Okay, I have a confession, I’ve been drinking way too much bourbon and not blogging about it. That being said, lately, I’ve been enjoying barrel strength (aka barrel proof or cask strength) bourbons instead of your typical off-the-shelf whiskey. What does barrel strength mean? Well that’s another whiskey lesson. If you’re interested, read on!
If you really just want to read the review… then fine, scroll all the way down… rude.
If you go to your local or home bar and do some investigating, you’ll find that the common bottle whiskey is somewhere between 80 or 90 proof (40-45% ABV). Remember my post on Willett Family Estate Small Batch Rye, where I talk about the regulations for making bourbon whiskey in the United States? It states that bourbon cannot be more than 62.5% ABV when it enters a brand new charred white oak barrel for aging and cannot be less than 40% ABV when it is bottled.
That being said, there are not many (if any) whiskeys that are aged at 80 proof (40% ABV), meaning your favorite 80-90 proof bottle is usually barreled at over 120+ proof initially. In fact, if your whiskey of choice is that famous TENNESSEE whiskey (notice I didn’t say bourbon), the raw grain whiskey was put into the barrel at 140 proof (70% ABV)! This high-proof is necessary because even though the barrels are sealed, the alcohol still evaporates over the aging process. This loss in alcohol is affectionately named, “the Angel’s Share” – sound familiar? (looking at you Angel’s Envy fans). After aging, this process leaves the finished liquid inside less potent than what was initially poured into the barrel but still very hefty in alcohol level (anywhere from 100 to 135 proof), but what it loses in potency, it makes up for in the deep, rich flavors accumulated from the alcohol making contact with the charred white oak staves for several years.
So how does whiskey reach 80-90 proof? Believe it or not, that cask-strength whiskey is then DILUTED with distilled water. Not only does this process make the whiskey go a lot further (more lower proof bottles), but it actually softens the harshness of the whiskey, resulting in a mellower taste. So why drink cask-strength whiskey? Imagine tasting whiskey in its truest and most concentrated form. You will really be able to taste every aspect of the complexity that goes into the ingredients and aging process of the whiskey. Here, you can sample a master distiller’s true skill, as he or she will not be able to hide behind the dilution process.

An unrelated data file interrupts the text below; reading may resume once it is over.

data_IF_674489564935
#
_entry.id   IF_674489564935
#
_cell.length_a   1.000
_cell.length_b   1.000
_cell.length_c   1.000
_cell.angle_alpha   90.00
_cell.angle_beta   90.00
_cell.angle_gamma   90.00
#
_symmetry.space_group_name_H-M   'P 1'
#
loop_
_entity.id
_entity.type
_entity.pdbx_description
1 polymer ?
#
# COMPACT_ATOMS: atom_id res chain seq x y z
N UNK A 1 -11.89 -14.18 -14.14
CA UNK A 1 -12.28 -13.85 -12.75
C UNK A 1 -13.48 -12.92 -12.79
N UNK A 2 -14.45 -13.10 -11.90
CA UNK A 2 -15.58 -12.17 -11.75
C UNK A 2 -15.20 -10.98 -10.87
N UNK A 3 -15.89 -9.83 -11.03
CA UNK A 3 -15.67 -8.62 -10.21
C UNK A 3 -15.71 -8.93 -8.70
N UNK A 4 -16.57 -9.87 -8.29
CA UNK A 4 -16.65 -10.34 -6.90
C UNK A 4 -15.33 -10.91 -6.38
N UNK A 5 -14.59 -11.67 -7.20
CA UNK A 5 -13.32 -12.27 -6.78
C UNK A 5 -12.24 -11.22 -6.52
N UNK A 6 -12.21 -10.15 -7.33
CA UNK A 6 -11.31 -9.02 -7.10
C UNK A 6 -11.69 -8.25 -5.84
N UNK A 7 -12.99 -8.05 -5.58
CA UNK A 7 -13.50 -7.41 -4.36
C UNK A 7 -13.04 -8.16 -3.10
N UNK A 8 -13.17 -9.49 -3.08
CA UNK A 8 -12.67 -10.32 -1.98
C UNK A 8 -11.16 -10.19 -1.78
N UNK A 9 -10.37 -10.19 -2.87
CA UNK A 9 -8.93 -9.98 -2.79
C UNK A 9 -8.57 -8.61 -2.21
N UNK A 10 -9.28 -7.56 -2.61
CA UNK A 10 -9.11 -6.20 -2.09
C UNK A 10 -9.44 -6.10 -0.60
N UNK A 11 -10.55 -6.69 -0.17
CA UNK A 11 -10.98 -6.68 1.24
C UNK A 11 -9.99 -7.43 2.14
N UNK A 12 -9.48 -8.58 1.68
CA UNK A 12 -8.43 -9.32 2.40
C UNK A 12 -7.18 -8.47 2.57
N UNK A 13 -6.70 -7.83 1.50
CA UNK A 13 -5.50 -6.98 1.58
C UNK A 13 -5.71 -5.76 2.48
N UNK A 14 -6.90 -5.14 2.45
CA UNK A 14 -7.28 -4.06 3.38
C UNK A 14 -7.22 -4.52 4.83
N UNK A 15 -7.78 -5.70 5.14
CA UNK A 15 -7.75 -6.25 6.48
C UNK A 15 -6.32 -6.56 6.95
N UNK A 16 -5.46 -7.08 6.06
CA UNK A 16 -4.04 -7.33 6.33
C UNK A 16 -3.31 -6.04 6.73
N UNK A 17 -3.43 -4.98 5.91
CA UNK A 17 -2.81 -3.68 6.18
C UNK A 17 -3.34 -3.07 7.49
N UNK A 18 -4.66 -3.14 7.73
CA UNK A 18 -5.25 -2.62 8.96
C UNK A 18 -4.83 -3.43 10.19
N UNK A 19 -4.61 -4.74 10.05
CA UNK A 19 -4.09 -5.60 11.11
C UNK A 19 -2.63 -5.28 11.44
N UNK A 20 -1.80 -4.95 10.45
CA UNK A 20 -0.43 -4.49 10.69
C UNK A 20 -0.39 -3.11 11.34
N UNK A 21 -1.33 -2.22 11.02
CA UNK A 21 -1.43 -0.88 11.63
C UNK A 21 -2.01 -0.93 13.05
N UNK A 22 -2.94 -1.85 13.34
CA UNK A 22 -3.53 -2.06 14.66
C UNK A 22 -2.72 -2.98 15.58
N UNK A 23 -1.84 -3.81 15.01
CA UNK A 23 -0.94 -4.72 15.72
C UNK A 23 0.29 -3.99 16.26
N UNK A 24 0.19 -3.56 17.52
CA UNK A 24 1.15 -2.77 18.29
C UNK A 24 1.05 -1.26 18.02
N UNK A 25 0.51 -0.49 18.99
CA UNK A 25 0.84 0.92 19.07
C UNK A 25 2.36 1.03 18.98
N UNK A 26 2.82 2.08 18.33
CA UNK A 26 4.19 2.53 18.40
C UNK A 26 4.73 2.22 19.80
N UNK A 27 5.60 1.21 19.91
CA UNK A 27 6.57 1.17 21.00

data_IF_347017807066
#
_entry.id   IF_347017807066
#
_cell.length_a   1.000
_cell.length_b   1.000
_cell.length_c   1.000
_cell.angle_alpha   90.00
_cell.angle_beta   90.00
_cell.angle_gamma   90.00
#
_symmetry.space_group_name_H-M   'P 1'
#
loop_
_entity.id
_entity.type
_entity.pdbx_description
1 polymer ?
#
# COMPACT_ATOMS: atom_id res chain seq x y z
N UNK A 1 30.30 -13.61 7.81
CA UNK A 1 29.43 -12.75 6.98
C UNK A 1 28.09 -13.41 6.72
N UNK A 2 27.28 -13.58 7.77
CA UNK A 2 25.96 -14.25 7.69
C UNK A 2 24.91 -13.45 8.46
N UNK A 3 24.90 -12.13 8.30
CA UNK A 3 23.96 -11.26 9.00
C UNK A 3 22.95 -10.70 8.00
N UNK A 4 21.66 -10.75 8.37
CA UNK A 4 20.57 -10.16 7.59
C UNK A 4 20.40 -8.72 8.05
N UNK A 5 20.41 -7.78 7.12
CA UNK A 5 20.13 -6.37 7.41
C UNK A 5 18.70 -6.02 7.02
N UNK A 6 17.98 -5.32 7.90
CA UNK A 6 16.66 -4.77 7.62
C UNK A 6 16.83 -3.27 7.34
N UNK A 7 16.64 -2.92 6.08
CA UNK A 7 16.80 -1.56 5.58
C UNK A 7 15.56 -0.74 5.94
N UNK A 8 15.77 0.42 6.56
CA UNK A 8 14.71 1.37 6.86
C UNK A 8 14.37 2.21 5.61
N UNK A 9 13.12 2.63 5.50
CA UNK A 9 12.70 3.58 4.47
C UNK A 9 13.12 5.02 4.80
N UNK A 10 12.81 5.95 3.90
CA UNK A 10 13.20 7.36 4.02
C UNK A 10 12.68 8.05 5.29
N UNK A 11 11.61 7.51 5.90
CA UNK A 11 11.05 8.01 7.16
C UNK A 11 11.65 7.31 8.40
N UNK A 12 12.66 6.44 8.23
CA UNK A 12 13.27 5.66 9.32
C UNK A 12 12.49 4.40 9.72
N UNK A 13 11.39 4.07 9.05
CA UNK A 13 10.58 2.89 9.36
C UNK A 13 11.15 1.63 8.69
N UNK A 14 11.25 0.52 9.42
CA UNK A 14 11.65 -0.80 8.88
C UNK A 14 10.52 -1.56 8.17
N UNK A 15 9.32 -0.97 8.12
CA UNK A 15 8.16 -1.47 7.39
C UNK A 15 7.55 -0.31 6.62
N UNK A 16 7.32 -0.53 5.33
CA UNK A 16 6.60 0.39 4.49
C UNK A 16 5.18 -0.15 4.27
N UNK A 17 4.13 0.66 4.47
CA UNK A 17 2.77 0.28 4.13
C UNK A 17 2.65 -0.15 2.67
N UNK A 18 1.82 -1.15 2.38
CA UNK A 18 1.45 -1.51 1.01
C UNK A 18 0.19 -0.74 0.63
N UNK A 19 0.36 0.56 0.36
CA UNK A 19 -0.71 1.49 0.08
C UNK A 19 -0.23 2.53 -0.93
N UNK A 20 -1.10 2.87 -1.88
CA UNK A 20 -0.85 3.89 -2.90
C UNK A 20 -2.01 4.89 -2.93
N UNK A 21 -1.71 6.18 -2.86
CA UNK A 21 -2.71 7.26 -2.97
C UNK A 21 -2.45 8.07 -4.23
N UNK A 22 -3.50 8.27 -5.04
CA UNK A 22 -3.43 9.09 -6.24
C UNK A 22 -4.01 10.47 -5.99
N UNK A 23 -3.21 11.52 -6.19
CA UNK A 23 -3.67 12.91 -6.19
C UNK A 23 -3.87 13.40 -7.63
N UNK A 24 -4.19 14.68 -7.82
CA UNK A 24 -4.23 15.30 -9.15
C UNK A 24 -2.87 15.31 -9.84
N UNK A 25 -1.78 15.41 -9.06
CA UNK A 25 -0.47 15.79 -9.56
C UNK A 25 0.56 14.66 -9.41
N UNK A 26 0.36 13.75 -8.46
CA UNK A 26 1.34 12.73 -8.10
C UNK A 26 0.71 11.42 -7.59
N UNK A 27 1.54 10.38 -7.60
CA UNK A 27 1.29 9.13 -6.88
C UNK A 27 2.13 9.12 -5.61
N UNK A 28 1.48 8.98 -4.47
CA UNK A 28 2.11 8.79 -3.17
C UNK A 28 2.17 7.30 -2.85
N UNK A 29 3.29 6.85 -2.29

Here are my favorite ways to enjoy a cask-strength whiskey from greatest to least:
- Neat, in a nosing glass, such as a Glencairn. You’ll be able to taste every single flavor profile of the whiskey.
- With a few drops to a splash of chilled distilled water (to your liking) – this opens up the aromas of the whiskey, allowing it to blossom.
- On the rocks – one large ice-cube for slow dilution will suffice but you lose a bit of the aromas from the ice-cube.
- In a cocktail – I do not really recommend this unless you’re not a huge fan of your bottle of barrel proof whiskey.
And now, on to the review of Wild Turkey Rare Breed Barrel Proof Bourbon!
Price – $$$$$ (Retail)
Proof – 112.8 / 56.4% ABV
Nose – Strong alcohol initially, upon further nosing, the smell of tobacco, caramel and a hint of corn starts to come thru.
Taste – Spicy with hints of burnt brown sugar and slight citrus but not as much oak as I expected, but the oakiness flavor is still there. Adding a splash of water opens this bourbon up a lot and the burnt brown sugar flavor becomes more like molasses and the sweetness is more pronounced. The finish was long but a little softer with the addition of water and I could taste slight hints of corn and molasses towards the end. Delicious!
Overall – If you’ve never had a barrel strength bourbon, this Wild Turkey Rare Breed is the perfect price point for you to try this style of whiskey. It is relatively inexpensive and for the price, I found it to be an excellent cask strength bourbon. Definitely try drinking this a number of ways to see which style you’d like better (see above). I prefer mine in a Glencairn glass with about 5 drops of chilled, distilled water to cut the richness of the bourbon. If you’d like to read more about the origin of this 2014 Wild Turkey Rare Breed, make sure to check out the article and review over at Red, White and Bourbon. He has a great write-up on the origin of each batch, his own review and more information about the historic labels.
Score – N/A – From now on, I think I’m going to take the same bourbon review philosophy as Blake from Bourbonr.com and avoid a scoring system in my reviews. In the end, these “scores” are just my opinion and I don’t want you to be biased by reviews of “Limited Edition” or expensive bourbons. Therefore, I will let you decide what “score” each whiskey deserves. If my description of the nose, taste and overall experience inspire you to buy that whiskey and score for yourself, then my job here is done. Cheers!